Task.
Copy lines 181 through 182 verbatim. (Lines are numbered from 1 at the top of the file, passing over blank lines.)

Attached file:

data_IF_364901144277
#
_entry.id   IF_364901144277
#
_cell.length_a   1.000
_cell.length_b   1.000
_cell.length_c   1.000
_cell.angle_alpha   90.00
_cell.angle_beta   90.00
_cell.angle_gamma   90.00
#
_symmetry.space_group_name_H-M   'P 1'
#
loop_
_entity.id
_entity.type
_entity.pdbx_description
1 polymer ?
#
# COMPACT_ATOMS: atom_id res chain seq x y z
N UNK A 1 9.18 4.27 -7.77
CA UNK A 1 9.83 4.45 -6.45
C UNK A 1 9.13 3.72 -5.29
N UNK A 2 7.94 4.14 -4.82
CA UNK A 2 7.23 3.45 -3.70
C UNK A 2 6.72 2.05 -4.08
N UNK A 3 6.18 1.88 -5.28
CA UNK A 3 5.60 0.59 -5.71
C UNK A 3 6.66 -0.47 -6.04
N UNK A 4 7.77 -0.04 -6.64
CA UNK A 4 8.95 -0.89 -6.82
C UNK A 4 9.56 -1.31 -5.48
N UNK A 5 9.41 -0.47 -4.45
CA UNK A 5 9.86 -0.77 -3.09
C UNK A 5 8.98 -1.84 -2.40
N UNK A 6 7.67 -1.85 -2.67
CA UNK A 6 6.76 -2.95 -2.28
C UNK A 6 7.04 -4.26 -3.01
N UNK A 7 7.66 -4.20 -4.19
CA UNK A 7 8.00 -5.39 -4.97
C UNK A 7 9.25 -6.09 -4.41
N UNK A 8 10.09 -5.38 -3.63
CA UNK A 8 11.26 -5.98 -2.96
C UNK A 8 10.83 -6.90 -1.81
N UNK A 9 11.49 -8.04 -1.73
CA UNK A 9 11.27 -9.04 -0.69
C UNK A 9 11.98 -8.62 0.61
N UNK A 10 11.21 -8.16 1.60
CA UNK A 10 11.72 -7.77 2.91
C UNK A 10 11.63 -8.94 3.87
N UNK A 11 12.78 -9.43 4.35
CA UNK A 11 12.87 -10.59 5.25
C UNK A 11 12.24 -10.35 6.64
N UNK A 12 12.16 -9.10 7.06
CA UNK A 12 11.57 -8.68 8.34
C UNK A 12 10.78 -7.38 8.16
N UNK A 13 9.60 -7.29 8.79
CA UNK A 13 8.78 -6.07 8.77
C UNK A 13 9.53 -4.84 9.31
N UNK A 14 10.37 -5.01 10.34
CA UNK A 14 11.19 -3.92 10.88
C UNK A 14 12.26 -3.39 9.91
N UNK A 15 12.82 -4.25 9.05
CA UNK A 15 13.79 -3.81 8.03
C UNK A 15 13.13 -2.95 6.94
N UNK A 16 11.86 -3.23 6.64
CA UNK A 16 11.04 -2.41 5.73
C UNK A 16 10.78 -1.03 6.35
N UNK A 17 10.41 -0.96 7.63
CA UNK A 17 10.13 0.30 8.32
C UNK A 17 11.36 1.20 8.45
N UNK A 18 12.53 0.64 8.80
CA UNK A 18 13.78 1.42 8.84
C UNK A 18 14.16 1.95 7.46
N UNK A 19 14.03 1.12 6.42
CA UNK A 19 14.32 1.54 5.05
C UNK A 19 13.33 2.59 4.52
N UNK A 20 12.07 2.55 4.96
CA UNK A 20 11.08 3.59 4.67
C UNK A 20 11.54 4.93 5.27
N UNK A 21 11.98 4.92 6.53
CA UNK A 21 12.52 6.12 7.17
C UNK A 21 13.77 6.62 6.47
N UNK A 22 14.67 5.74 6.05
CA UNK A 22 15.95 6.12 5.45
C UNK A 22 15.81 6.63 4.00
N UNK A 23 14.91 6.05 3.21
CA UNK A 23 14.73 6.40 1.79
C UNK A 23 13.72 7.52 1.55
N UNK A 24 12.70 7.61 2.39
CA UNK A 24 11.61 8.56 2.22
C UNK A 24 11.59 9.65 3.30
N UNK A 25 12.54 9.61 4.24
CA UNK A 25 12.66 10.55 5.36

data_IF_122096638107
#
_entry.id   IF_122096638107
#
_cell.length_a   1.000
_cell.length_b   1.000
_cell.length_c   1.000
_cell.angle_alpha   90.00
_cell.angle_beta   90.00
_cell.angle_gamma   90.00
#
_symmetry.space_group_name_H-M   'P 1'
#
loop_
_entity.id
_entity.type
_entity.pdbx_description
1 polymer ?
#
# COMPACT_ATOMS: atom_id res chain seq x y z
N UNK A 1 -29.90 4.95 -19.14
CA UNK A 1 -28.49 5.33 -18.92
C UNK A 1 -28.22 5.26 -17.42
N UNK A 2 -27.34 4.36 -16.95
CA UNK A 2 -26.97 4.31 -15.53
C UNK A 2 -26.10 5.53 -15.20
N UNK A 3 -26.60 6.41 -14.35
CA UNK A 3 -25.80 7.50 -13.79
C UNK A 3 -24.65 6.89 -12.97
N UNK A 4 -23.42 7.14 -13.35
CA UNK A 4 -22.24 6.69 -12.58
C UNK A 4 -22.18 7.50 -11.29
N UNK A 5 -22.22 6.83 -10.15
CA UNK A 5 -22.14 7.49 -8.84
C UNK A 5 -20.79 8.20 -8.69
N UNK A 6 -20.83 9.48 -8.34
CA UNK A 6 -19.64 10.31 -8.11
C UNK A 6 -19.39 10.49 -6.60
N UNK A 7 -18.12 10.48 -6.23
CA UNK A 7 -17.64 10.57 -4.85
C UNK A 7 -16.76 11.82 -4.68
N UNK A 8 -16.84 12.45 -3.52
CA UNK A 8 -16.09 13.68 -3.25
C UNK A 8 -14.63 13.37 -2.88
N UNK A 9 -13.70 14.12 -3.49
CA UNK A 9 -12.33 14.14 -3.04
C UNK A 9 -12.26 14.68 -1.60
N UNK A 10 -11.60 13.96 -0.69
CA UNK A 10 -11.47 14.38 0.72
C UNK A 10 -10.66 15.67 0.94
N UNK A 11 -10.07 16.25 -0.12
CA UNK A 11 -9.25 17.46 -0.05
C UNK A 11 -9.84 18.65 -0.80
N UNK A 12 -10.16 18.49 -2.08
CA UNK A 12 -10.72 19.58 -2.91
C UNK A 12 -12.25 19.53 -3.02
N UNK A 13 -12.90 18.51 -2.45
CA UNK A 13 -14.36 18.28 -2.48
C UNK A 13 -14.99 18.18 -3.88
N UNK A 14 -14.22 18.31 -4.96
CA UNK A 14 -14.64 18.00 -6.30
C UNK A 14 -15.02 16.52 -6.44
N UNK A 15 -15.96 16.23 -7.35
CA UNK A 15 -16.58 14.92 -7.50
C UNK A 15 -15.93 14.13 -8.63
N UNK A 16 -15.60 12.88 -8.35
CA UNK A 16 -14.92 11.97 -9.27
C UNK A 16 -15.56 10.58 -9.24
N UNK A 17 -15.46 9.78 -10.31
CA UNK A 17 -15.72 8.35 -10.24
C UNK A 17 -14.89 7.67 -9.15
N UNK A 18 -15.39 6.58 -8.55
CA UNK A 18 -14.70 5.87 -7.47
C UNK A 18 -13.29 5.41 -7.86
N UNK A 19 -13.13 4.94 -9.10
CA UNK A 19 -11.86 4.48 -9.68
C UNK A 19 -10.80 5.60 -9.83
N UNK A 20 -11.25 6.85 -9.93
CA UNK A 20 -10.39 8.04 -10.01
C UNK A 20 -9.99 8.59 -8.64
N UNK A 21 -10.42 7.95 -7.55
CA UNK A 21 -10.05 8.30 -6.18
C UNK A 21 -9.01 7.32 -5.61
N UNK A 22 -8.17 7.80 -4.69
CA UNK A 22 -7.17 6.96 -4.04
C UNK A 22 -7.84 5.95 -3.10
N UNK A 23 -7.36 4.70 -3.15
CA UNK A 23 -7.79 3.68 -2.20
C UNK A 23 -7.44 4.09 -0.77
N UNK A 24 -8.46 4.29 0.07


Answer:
N UNK A 23 -7.36 4.70 -3.15
CA UNK A 23 -7.79 3.68 -2.20